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astronomy Cosmology Physics

Accelerating Universe: Standard ‘light bulbs’ not so standard

I once wrote about one of the problems of determining distance using the so-called standard ‘candle’ of the type Ia supernovae.1  That method is considered to be the gold standard in cosmic distance determination and hence in testing of the expanding universe paradigm. From those measurements, by two independent teams, an accelerating expansion of the Universe was claimed in 1998, for which the Nobel Prize in Physics was awarded in 2011.

That same galaxy in a NASA Swift image is shown, with bars indicating the location of supernova SN 2011fe. The Swift image is a false-color image with UV emission blue and optical emission red. Credit: NASA/Swift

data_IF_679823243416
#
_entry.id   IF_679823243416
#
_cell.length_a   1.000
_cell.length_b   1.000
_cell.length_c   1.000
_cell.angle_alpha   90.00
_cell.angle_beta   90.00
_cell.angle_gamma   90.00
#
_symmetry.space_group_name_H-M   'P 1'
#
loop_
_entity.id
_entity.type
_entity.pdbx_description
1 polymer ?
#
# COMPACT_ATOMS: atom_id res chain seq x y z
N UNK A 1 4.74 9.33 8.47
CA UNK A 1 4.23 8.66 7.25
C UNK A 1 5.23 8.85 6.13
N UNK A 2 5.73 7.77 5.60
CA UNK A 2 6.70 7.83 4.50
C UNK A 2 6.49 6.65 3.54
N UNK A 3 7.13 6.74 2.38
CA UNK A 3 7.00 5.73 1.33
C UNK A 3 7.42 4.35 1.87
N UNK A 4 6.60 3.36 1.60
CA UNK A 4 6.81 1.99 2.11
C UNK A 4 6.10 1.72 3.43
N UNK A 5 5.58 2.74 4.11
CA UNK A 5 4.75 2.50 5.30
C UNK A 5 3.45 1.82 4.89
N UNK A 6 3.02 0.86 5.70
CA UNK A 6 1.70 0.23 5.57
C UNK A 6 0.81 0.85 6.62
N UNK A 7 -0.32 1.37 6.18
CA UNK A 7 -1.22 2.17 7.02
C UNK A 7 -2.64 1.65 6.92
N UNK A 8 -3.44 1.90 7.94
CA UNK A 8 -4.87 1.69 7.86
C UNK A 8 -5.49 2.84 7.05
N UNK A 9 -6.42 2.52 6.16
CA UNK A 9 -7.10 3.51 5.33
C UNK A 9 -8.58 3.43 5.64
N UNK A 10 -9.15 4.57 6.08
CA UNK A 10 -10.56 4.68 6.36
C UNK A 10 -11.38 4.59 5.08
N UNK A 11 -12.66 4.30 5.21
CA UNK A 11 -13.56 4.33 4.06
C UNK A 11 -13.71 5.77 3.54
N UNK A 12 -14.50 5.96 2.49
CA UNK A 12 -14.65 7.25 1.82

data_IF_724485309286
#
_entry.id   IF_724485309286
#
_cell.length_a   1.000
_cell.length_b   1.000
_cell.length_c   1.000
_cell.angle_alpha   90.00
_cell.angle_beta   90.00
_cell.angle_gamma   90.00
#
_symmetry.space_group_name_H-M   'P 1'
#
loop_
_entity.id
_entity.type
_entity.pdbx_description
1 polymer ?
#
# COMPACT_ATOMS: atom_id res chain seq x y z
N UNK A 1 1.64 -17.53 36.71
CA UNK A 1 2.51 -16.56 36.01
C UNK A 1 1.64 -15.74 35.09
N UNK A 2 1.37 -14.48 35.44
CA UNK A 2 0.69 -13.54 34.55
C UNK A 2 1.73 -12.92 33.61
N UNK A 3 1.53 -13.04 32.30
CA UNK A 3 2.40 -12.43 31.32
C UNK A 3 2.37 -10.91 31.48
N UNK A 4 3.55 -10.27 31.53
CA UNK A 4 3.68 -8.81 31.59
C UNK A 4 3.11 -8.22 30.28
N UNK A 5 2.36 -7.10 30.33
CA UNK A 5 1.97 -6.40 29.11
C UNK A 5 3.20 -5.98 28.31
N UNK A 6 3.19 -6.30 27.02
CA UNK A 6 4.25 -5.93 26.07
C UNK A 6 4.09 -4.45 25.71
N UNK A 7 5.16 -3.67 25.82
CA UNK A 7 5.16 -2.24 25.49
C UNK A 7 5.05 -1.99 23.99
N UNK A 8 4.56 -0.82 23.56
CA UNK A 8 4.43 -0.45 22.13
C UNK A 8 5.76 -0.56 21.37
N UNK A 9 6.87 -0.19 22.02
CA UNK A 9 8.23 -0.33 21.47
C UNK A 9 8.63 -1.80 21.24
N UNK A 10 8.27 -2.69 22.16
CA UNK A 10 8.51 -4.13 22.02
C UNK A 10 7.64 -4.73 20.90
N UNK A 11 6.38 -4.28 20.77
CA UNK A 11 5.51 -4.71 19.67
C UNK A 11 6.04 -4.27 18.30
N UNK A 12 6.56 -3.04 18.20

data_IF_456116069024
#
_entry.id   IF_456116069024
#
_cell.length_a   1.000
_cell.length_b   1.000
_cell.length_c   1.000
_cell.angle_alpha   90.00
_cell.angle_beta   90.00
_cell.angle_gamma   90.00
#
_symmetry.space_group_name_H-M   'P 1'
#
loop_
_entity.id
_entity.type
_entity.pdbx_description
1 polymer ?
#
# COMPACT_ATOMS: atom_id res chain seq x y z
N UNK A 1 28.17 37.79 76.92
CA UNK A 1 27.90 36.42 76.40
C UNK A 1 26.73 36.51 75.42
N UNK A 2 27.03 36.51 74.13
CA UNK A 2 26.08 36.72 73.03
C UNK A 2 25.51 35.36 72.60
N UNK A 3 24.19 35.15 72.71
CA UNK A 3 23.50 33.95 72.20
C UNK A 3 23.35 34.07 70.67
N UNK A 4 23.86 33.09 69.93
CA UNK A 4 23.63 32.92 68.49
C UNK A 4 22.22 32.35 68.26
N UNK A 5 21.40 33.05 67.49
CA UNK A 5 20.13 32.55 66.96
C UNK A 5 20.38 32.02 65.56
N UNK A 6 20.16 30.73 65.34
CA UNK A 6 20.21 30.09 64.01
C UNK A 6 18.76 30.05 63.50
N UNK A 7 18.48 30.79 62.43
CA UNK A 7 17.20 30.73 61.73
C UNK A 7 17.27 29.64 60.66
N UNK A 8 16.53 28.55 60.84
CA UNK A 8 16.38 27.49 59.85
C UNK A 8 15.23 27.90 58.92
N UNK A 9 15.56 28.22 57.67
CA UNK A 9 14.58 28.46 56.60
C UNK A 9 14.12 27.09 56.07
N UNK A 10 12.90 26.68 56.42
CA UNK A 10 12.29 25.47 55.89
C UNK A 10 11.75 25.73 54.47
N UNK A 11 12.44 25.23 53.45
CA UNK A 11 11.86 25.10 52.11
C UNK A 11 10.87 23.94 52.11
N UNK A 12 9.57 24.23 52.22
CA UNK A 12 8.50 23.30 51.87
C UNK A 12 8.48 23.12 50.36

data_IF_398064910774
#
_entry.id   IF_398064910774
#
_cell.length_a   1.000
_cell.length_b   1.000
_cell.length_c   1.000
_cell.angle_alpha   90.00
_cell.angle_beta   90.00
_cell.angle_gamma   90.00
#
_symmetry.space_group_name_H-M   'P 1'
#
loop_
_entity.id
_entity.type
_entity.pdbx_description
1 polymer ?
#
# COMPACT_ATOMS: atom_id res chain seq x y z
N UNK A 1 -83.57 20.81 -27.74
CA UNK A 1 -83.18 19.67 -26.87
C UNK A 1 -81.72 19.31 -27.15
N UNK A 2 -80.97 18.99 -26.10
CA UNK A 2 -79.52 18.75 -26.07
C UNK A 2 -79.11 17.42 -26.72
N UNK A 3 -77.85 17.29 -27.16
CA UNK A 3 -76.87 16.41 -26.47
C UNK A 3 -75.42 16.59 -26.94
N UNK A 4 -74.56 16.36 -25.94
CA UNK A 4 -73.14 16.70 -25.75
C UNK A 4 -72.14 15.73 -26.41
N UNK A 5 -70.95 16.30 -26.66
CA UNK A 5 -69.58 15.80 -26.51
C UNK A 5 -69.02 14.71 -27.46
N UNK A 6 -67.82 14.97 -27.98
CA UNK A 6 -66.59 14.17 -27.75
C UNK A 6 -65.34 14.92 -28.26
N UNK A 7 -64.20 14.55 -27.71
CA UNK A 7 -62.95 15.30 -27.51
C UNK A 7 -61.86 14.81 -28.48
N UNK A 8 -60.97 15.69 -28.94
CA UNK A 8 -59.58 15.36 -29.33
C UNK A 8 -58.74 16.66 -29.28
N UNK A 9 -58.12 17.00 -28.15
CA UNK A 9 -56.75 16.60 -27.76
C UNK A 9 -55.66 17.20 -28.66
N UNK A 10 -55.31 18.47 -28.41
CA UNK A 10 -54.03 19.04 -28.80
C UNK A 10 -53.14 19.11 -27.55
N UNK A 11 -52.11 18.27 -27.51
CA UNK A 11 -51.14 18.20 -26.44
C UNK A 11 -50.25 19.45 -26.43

An optical image of the galaxy M101, with bars indicating the location of supernova SN 2011fe. This NASA/Swift image is a false-color image with UV emission shown in blue and optical emission shown in red. Credit: NASA/Swift

Type Ia supernova were (are) believed to be a class of stellar explosions that resulted from progenitor stars with a very small range of masses and chemical properties. It was (is) believed that these could be accurately modelled and therefore they could be relied upon to produce the same intrinsic brightness in their explosions. It was believed therefore that they varied only by a very small degree in a distribution around a well established intrinsic brightness or absolute magnitude near MB ~ -19. That means they were believed to all have the same intrinsic brightness.